The earliest known practice of the wassail was to pour it onto dormant crops and orchards after the harvest to bless the ground for the Spring and ward off evil. Like many such customs originally devoted to defense against wickedness, wassailing has always been something of a festive activity associated with partying and making merry. In the past few centuries, the practice has tended to have more to do with good cheer and well- wishing rather than the blessing of crops.
Wassailing is almost always accompanied by the song: "Here We Come A-Wassailing," which is a Christmas classic loved by many but understood by few. It is often misinterpreted and likened to the act of singing...hence the frequently used "Here We Come A-Caroling" which is substituted for the first line of this popular carol.
The actual ingredients in traditional wassail are widely disputed. This could be attributable to the fact that festive bands who traveled from home to home often replenished the bowl with whatever liquid refreshment was available. While one home might have apple cider, another might have spirits of a stronger sort. There can be dlittle doubt that alcohol has played a storied part of wassail's history, but tradition does not dictate it to be necessary. In fact, the custom is not so much concerned with drink as it is with the good will and society that wassailing generates.
Although wassailing is classically observed during the Christmas holiday season, it is also practiced at weddings and other such similar events where community and family are celebrated.
and the receipe
Traditional Wassail Recipes
A Traditional Shropshire Wassail Recipe – for hardened Wassailers!
10 very small apples
1 large orange stuck with whole cloves
10 teaspoons brown sugar
2 bottles dry sherry or dry Madeira
1/2 teaspoon grated nutmeg
1 teaspoon ground ginger
3 cloves 3 allspice berries
2 or 3 cinnamon sticks2 cups castor sugar
12 to 20 pints of cider according to the number of guests
1 cup (or as much as you like) brandy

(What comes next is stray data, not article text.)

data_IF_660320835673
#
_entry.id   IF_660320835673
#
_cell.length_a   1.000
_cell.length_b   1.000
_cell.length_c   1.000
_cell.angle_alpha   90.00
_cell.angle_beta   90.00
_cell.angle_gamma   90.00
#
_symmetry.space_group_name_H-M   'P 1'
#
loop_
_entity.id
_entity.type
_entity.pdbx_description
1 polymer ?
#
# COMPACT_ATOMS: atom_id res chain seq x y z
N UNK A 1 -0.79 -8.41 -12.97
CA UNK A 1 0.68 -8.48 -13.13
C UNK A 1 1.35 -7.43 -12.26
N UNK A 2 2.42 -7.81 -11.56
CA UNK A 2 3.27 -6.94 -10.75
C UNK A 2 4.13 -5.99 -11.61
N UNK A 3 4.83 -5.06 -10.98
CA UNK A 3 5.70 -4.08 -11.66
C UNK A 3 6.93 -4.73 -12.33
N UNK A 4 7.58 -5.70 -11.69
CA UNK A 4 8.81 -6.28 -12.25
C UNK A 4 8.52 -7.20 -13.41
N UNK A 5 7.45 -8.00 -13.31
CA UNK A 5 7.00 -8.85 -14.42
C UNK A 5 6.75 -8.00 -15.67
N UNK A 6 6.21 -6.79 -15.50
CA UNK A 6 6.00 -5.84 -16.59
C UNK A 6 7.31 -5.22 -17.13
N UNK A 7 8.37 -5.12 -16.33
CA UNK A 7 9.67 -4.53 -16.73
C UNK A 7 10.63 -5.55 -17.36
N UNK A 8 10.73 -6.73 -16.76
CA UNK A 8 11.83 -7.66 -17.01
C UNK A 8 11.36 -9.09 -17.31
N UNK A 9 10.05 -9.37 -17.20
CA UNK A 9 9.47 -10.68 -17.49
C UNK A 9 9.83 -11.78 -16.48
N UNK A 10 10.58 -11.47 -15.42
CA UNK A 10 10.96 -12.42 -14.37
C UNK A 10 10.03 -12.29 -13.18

Core the apples and fill each with a teaspoon of brown sugar. Place in a baking pan and cover the bottom with 1/8-inch of water.
Insert cloves into the orange about 1/2" apart. Bake the orange with the apples in a 350° oven. After about 30 minutes, remove the orange and puncture it in several places with a fork or an ice pick.
Combine the sherry or Madeira, cider, nutmeg, ginger, cloves, allspice berries, cinnamon, sugar, apple and orange juice and water in a large, heavy saucepan and heat slowly without letting the mixture come to a boil. Leave on very low heat. Strain the wine mixture and add the brandy.
Pour into a metal punch bowl, float the apples and orange on top and ladle hot into punch cups.
Makes enough for 15-20 people – but we always wish we had made more!
Wassail - the ‘soft’ option
1 large orange stuck with whole cloves
4 Litres apple cider or apple juice
2 Litres soft fruit juice (we like peach)
1/2 cup fresh lemon juice
6 cinnamon sticks
Insert cloves into the orange about 1/2" apart. Bake the orange in a 350° oven. After about 30 minutes, remove the orange and puncture it in several places with a fork or an ice pick. Place the orange and the remaining ingredients in a large pot and cover it. Bring it to a boil and simmer over low heat for another 30 minutes. Transfer to a heat-proof punch bowl or crockpot. Float the orange and cinnamon sticks. Serve in heat-proof punch cups. Makes 30-40 servings. A Note on Punch bowls:
Eighteenth century pottery punch bowls were never sold as part of a dinner service, but would be ordered individually to match the service in use.